Nice click bait isn't it? Bare with me and I shall help you see that this might really not be the case. I always found explaining the concept of Story Points difficult. First of all, if you go to the creators of Extreme Programming and Story Points: Kent Beck and Martin Fowler, you find very little information in their books and if any, then not really helpful i.e. concept of 'ideal dev weeks' or blunt 'You can't put ten punds of shit into a five pound bag'. When you are experimenting and showing how the team could decouple from using time-based estimates, you feel there is something wrong. Otherwise than that, you find articles all over the web titled 'Story Points are Effort', 'Story Points

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Whether you are software developer, quality engineer, user experience designer, product owner or an agile coach, you probably take notes and a lot of them. If for some reason you do not make any notes, you should start immediately. Taking notes removes the burden of remembering things, dates, facts, tasks and lists. Make your life a bit easier and unleash at the same time the power of your brain where it matters the most: thinking. I have tested a few ways through the last couple of years. At first, there was a calendar. This is a natural choice since you will be given one branded with your company's logo. I started scheduling out every single minute of my time and making sure every task is on

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In March 2017, I was keen to learn about Design Sprints. I went as far as going to London for Mind The Product workshop and experience the framework during 8 hours long intensive day myself. Mind The Product is a widely known conference among product people. It features Product Managers from companies like Google Ventures, Facebook, Pinterest and many more and has it's home in both London and San Francisco: the two important hubs of digital innovation. Only during a workshop one can actually learn the intricacies of a framework and tricks that help the facilitator to apply it well within his context. Reading a book is not enough, though a good starting point. There are two, which cover the topic. I have already introduced you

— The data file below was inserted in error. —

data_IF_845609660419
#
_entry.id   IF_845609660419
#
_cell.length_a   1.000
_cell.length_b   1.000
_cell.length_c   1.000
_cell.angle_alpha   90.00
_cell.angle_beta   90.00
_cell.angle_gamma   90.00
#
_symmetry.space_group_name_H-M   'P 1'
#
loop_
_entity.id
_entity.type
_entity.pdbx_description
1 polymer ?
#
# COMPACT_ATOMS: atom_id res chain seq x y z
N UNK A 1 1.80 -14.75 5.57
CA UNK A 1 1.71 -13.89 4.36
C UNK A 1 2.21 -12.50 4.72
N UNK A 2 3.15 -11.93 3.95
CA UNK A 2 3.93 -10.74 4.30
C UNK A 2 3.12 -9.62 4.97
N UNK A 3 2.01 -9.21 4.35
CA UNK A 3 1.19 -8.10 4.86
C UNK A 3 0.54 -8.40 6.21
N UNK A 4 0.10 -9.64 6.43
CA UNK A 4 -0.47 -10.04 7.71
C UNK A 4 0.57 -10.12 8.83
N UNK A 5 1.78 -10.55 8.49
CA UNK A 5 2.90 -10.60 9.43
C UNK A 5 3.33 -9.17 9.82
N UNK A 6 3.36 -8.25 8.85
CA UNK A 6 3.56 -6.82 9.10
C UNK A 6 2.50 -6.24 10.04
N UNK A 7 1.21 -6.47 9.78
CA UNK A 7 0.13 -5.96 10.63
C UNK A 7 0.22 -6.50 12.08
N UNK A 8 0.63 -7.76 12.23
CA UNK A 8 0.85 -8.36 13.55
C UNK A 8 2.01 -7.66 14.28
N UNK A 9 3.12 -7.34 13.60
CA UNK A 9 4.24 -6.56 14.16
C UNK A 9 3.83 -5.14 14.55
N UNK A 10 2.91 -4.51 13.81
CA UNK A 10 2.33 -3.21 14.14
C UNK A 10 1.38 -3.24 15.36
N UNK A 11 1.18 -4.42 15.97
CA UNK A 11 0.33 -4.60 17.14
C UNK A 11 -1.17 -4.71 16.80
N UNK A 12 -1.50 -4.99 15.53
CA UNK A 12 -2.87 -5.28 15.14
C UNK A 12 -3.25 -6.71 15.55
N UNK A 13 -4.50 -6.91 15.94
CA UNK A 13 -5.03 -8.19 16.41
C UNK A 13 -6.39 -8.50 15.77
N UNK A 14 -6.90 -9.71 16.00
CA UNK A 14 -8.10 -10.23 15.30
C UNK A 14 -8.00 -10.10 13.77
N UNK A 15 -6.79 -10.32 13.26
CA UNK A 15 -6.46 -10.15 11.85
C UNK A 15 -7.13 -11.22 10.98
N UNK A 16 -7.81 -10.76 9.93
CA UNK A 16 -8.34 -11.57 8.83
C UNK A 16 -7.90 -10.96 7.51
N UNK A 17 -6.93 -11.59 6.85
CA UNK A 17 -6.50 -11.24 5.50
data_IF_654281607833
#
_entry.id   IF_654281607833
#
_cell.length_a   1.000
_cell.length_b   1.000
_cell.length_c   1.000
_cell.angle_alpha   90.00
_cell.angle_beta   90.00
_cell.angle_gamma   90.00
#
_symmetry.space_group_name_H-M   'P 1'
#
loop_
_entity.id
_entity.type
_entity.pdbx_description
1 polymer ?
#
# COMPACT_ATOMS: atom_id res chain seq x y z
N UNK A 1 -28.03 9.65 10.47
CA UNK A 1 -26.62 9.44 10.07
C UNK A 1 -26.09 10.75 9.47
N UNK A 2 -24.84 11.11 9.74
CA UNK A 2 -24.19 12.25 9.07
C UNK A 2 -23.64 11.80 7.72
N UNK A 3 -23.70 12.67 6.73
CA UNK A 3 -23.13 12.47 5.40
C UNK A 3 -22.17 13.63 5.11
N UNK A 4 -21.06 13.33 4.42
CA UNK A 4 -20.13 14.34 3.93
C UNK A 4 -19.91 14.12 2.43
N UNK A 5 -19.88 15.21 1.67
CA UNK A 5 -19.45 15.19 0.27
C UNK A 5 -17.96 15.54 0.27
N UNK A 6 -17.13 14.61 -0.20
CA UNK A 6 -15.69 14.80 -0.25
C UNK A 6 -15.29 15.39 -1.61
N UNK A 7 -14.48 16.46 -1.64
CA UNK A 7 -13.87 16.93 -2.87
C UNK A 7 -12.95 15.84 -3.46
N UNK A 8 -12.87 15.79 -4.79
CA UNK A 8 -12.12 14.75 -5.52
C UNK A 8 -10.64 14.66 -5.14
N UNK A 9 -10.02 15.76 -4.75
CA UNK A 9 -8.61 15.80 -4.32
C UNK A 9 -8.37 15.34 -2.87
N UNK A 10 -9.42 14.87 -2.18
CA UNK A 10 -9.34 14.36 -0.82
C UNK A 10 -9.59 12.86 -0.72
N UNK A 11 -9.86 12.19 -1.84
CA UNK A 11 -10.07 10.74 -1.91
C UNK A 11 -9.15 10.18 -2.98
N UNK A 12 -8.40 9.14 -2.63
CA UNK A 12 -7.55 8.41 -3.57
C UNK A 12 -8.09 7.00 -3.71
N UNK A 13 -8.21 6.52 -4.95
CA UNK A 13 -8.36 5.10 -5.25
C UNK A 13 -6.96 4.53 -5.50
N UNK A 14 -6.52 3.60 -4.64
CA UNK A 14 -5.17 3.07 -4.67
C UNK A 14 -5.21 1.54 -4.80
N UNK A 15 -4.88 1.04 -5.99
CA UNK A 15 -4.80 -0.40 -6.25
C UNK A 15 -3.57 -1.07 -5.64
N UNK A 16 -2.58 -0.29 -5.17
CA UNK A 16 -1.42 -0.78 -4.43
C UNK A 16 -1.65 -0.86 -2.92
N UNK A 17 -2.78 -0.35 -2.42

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Design Sprints

What are Design Sprints? I did not know that, either.  Until I read the book Sprint: How to solve big problems and test new ideas in just five day by Jake Knapp of Google Ventures (GV). By the way, if you happen to know me, please send me an email request and you will get one (yeah, it is 100% legal). Still, to know something and do something these are completely two different skill sets. I knew that in order to grasp the whole idea I would need to participate in one. There it was, I was looking at a great opportunity, the workshop's agenda for Mind The Product conference in London. C. Todd Lombardo, one of the co-authors of "Design Sprint" book, was organizing a

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Dual Track Scrum

Recently, I have been given a task to visualize a successful implementation of Scrum with a special emphasis on Product Organization within the company. It was a part of a larger interview process for an Agile Coach role. Here is what I came up with: Two tracks to rule your company There are two tracks on which your company rides. The metaphor here is that it is a train with a magnetic drive (we are in XXI century and build products with modern technology, right?). However, should one track fail it will come to a complete halt. It is rather obvious that failing at Product Delivery Track will stop the progress at your company, be it measured in money earned or innovations that it brings to

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